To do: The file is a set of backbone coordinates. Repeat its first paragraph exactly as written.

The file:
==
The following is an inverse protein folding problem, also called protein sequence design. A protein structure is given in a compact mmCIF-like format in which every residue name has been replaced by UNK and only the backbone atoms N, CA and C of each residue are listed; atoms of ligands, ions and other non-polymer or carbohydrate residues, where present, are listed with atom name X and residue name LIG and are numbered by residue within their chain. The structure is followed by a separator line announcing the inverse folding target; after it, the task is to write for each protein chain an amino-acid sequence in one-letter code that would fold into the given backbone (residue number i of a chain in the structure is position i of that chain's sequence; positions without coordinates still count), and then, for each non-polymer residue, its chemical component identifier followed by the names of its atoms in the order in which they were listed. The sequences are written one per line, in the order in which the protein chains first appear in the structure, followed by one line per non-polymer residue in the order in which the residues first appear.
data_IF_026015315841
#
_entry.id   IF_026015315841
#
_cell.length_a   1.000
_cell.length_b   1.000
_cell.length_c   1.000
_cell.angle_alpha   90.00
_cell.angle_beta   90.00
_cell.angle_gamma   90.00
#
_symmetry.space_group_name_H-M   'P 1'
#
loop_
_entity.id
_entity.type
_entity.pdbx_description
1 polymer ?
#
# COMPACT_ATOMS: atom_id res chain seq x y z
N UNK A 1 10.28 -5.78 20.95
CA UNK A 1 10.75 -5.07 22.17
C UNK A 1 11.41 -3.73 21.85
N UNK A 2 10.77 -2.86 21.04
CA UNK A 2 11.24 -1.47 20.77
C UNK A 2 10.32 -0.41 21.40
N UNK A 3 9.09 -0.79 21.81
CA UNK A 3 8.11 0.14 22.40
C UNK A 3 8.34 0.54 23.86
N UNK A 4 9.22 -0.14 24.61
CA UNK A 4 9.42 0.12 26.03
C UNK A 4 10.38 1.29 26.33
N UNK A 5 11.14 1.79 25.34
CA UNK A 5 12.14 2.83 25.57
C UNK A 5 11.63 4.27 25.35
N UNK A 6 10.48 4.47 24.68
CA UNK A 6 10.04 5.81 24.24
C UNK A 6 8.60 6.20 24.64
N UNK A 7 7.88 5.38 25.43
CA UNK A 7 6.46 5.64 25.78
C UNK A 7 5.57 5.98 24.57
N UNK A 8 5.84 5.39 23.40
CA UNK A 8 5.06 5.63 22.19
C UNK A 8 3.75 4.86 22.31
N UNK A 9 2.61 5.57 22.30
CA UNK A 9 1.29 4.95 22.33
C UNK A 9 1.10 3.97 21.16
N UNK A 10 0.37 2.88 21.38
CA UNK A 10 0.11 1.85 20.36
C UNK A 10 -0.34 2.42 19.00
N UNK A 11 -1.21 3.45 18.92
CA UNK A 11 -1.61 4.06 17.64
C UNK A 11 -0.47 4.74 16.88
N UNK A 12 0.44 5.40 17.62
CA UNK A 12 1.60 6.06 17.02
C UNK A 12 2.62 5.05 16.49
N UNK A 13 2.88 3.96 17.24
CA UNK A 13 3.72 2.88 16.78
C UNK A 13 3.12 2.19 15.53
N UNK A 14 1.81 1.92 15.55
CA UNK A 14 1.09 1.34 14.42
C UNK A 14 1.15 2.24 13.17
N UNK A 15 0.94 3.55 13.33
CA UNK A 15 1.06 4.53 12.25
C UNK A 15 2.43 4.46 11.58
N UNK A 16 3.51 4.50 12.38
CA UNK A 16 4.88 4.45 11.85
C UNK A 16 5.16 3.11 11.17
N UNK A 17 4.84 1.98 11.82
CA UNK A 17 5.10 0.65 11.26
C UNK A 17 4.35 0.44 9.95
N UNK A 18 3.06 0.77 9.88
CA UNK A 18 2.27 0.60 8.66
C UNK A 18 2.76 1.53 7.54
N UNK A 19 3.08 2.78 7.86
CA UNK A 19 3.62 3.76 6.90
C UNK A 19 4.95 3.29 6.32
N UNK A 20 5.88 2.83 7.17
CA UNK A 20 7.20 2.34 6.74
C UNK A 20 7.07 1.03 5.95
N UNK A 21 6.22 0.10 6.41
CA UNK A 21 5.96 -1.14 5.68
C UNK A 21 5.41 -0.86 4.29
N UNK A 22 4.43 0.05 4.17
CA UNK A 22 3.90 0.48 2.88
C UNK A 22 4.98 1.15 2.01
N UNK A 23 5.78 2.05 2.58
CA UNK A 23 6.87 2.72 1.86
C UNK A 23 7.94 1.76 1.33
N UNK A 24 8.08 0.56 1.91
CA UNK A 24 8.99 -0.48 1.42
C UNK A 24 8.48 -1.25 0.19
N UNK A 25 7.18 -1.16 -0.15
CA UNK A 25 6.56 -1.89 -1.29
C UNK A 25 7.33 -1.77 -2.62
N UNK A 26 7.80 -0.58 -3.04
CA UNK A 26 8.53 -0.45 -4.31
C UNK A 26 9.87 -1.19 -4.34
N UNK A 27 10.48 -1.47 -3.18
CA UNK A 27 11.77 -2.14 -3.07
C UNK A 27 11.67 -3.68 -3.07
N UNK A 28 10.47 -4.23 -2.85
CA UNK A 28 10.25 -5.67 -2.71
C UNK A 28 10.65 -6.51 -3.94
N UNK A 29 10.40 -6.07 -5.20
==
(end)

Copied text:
The following is an inverse protein folding problem, also called protein sequence design. A protein structure is given in a compact mmCIF-like format in which every residue name has been replaced by UNK and only the backbone atoms N, CA and C of each residue are listed; atoms of ligands, ions and other non-polymer or carbohydrate residues, where present, are listed with atom name X and residue name LIG and are numbered by residue within their chain. The structure is followed by a separator line announcing the inverse folding target; after it, the task is to write for each protein chain an amino-acid sequence in one-letter code that would fold into the given backbone (residue number i of a chain in the structure is position i of that chain's sequence; positions without coordinates still count), and then, for each non-polymer residue, its chemical component identifier followed by the names of its atoms in the order in which they were listed. The sequences are written one per line, in the order in which the protein chains first appear in the structure, followed by one line per non-polymer residue in the order in which the residues first appear.